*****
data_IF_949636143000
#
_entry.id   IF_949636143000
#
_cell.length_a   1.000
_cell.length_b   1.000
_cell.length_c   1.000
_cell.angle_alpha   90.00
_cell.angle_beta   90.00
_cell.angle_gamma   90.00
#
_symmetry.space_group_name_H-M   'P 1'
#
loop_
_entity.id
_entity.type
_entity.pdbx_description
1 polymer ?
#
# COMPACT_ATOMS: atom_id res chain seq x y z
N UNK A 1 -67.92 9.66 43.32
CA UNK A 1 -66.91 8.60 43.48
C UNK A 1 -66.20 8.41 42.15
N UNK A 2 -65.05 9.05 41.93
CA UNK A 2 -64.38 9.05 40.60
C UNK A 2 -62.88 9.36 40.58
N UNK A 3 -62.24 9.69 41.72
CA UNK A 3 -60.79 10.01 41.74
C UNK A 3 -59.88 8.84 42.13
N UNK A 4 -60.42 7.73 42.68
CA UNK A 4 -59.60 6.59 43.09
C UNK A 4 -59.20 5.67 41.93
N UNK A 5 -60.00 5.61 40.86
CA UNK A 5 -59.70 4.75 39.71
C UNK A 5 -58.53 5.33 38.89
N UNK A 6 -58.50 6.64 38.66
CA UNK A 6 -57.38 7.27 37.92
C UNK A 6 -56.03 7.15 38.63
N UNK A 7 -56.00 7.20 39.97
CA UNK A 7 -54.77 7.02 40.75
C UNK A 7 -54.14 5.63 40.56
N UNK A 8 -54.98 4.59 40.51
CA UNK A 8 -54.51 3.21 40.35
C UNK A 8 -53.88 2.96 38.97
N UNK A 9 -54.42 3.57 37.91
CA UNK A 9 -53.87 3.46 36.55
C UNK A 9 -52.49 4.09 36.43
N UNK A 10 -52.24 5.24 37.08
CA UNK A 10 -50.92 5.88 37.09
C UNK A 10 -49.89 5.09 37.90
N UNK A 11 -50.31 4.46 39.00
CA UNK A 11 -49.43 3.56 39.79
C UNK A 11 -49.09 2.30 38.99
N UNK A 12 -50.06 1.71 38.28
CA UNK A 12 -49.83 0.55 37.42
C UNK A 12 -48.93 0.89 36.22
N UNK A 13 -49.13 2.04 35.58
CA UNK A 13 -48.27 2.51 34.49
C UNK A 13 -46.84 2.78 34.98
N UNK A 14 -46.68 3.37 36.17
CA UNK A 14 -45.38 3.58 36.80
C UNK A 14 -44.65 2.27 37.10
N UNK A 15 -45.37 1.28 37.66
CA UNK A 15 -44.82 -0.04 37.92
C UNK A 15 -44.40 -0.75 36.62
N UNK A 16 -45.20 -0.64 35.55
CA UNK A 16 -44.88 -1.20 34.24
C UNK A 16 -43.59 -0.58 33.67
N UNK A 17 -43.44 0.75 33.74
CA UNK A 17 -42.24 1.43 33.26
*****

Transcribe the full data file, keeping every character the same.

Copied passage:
data_IF_949636143000
#
_entry.id   IF_949636143000
#
_cell.length_a   1.000
_cell.length_b   1.000
_cell.length_c   1.000
_cell.angle_alpha   90.00
_cell.angle_beta   90.00
_cell.angle_gamma   90.00
#
_symmetry.space_group_name_H-M   'P 1'
#
loop_
_entity.id
_entity.type
_entity.pdbx_description
1 polymer ?
#
# COMPACT_ATOMS: atom_id res chain seq x y z
N UNK A 1 -67.92 9.66 43.32
CA UNK A 1 -66.91 8.60 43.48
C UNK A 1 -66.20 8.41 42.15
N UNK A 2 -65.05 9.05 41.93
CA UNK A 2 -64.38 9.05 40.60
C UNK A 2 -62.88 9.36 40.58
N UNK A 3 -62.24 9.69 41.72
CA UNK A 3 -60.79 10.01 41.74
C UNK A 3 -59.88 8.84 42.13
N UNK A 4 -60.42 7.73 42.68
CA UNK A 4 -59.60 6.59 43.09
C UNK A 4 -59.20 5.67 41.93
N UNK A 5 -60.00 5.61 40.86
CA UNK A 5 -59.70 4.75 39.71
C UNK A 5 -58.53 5.33 38.89
N UNK A 6 -58.50 6.64 38.66
CA UNK A 6 -57.38 7.27 37.92
C UNK A 6 -56.03 7.15 38.63
N UNK A 7 -56.00 7.20 39.97
CA UNK A 7 -54.77 7.02 40.75
C UNK A 7 -54.14 5.63 40.56
N UNK A 8 -54.98 4.59 40.51
CA UNK A 8 -54.51 3.21 40.35
C UNK A 8 -53.88 2.96 38.97
N UNK A 9 -54.42 3.57 37.91
CA UNK A 9 -53.87 3.46 36.55
C UNK A 9 -52.49 4.09 36.43
N UNK A 10 -52.24 5.24 37.08
CA UNK A 10 -50.92 5.88 37.09
C UNK A 10 -49.89 5.09 37.90
N UNK A 11 -50.31 4.46 39.00
CA UNK A 11 -49.43 3.56 39.79
C UNK A 11 -49.09 2.30 38.99
N UNK A 12 -50.06 1.71 38.28
CA UNK A 12 -49.83 0.55 37.42
C UNK A 12 -48.93 0.89 36.22
N UNK A 13 -49.13 2.04 35.58
CA UNK A 13 -48.27 2.51 34.49
C UNK A 13 -46.84 2.78 34.98
N UNK A 14 -46.68 3.37 36.17
CA UNK A 14 -45.38 3.58 36.80
C UNK A 14 -44.65 2.27 37.10
N UNK A 15 -45.37 1.28 37.66
CA UNK A 15 -44.82 -0.04 37.92
C UNK A 15 -44.40 -0.75 36.62
N UNK A 16 -45.20 -0.64 35.55
CA UNK A 16 -44.88 -1.20 34.24
C UNK A 16 -43.59 -0.58 33.67
N UNK A 17 -43.44 0.75 33.74
CA UNK A 17 -42.24 1.43 33.26